Self-direction is one of the key attributes of an adult learner. How can you encourage it in your online course?
Overbearing pedagogy is a recurring problem for many adult learners. As children, we’re usually taught in a way that emphasizes a “follow the teacher” mentality. The instructor lays out the lesson, delivers a lecture, sets homework, and marks grades. Children seldom take part in determining the course of their educational curriculum, and are mostly trained to follow the plan laid out for them.
But for adults, the situation is the reverse. We’re used to setting our own priorities, and we’re far beyond the point where we’re willing to sit through lessons that don’t have an immediate bearing on our objectives. We already know what we want, and we’re looking for a course that delivers.
Of course, adults don’t want to feel completely abandoned when they take a course. After all, they’re seeking an instructor for a reason. But they want a balance between guided learning and their own impulse toward self-direction.
If you can find a way to incorporate self-directed learning in your course, you will see happier learners, who feel more satisfied with their courses, are more motivated to complete the course work, and retain what they’ve learned better. Here’s how to start.
1. Demonstrate how your course matches their goals.
For most adult learners, your online course is not mandatory. Even if they’re taking it as part of a work program, they may have signed up to meet a career goal. This has two important ramifications for your course. On the one hand, since taking your course isn’t compulsory, it’s on you to demonstrate its value and how it matches learner goals. And on the other hand, if you do make a compelling case for your course, those who sign up will have strong internal motivation to finish.
To build that internal motivation, you want to connect your course to the why behind their decision to enroll. If your students are learning a new language, that why might be “meeting new people,” “getting ready for a big trip,” or “reading a foreign-language book.” Learners who are voluntarily signing up for your course already demonstrate a strong level of self-direction. Your goal is to harness that drive so that they stay motivated.
2. Understand their values and priorities.
Your learners may have signed on to your course to learn a language, but that’s not the full story. Most learners don’t just have a motivation for learning, they also have a good understanding of how they want to learn. They may prioritize short lessons they can complete during a lunch break, or they be looking for a strong support community.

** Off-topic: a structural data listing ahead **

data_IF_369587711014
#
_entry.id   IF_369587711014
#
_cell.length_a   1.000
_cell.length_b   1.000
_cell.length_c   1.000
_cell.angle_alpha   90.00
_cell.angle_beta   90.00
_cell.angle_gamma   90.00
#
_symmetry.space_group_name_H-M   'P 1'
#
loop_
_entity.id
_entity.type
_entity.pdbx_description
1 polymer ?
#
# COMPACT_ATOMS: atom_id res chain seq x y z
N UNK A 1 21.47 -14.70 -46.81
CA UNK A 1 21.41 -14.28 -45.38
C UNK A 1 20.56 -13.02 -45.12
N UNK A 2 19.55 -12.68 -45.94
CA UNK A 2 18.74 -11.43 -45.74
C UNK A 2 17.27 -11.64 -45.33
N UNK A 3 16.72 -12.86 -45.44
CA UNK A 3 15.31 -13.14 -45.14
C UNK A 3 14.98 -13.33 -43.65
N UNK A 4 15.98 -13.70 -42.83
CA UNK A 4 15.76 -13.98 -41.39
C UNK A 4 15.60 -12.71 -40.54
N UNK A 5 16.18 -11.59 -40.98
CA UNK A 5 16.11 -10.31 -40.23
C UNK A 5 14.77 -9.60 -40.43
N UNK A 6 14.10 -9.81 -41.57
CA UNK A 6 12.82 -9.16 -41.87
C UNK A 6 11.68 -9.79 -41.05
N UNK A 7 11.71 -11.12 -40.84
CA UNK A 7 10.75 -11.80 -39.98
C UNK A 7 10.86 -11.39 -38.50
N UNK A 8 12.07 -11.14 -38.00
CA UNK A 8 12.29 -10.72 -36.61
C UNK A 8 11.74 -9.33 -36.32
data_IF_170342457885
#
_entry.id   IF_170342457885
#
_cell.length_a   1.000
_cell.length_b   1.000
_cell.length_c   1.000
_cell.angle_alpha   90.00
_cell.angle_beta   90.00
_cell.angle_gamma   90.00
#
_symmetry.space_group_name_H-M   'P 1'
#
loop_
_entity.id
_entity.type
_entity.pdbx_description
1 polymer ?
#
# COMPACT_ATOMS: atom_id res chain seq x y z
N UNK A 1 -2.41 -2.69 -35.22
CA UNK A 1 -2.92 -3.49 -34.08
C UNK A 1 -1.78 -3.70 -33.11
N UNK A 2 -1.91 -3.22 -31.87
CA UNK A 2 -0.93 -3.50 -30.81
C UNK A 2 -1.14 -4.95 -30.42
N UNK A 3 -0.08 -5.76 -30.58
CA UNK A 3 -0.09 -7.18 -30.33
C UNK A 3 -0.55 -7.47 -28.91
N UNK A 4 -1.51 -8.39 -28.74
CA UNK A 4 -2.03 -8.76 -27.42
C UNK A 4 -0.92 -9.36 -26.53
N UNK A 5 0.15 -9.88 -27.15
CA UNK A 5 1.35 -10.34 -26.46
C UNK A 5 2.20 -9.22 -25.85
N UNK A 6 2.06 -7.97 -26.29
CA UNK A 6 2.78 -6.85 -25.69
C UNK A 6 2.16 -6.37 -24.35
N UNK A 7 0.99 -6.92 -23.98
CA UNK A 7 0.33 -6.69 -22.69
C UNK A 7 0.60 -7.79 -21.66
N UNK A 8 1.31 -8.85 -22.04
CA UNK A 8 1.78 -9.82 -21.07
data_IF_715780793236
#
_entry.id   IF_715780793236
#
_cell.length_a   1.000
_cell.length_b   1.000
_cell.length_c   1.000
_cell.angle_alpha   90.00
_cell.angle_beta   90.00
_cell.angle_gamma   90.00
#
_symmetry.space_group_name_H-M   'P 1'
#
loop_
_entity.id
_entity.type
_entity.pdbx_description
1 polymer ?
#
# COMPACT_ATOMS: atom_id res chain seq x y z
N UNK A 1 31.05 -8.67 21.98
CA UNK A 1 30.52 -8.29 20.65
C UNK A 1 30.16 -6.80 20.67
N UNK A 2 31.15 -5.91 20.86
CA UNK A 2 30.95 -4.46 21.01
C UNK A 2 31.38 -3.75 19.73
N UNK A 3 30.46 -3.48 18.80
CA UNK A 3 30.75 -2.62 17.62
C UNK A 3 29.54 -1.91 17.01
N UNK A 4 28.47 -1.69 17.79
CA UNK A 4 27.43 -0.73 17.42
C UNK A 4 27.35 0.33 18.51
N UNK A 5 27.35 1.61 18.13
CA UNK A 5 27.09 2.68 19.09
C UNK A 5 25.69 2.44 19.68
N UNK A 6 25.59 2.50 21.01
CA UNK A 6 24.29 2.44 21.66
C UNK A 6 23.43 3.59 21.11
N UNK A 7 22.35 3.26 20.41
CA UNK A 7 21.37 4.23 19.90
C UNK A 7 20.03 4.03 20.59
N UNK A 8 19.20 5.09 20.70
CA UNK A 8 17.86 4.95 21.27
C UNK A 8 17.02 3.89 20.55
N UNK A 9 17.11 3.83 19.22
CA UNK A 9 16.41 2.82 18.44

User behavior and customer feedback can tell you a lot about what your learners want out of your course. If your learners are drawn to certain kinds of content, or if they request certain features, adding these elements to your course can help raise learner satisfaction and make them feel their interests are being heard.
3. Turn over the keys.
Of course, one of the hallmarks of self-directed learning is that it requires instructors to turn control of the learning experience over to the learners themselves. While this may mean less planning on the part of the instructor, it also often means more time working with learners individually to establish their goals, or else creating a wider range of content so that learners can choose what to study.
A few ways to encourage self-directed learning include:
- Letting learners set their own completion dates for assignments.
- Allowing learners multiple completion attempts.
- Having learners design their own course projects.
- Organizing modules so that learners can start with whatever interests them most.
4. Show them the outcomes and help them track their progress.
Of course, when learners set their own goals, they need more feedback to understand how well they are succeeding. For instance, if modules aren’t arranged in a particular order, but instead in a way that lets learners pick and choose where to start, they’ll probably need more feedback as to their overall progress in the course.
For more incremental courses that are helping learners build a skills (such as a language), a different form of feedback can be helpful. This might include a streak counter to help learners set a habit, or a badge system as they achieve new goals.
5. Provide a challenge.
Just because learners are setting their own path doesn’t mean they aren’t up for a challenge. Setting a piece of extra credit course work, or offering a special badge for learners who meet their stretch goals, can be a motivator to encourage learners to push a bit harder to meet their objectives.
This is where a community support system can help you out. The more your learners can see fellow learners working toward the same goal, the stronger their motivation will be to keep up. Creating a group where your users can meet fellow learners, share goals, and encourage mutual success can keep everyone involved and accountable.
Self-directed learning doesn’t just boost satisfaction—it improves memory retention.
Adult learners don’t just prefer self-directed learning because it makes them feel in charge. They also remember what they’ve learned more effectively when they have had control over the learning process. This is because the process of self-directed learning helps them organize the process, assign meaning and value to what they have learned, and create stronger associations with the material that will be easier to recall in the future.
By creating a course that prioritizes this kind of learning, you’re not only making your learners happy; you’re helping them learn.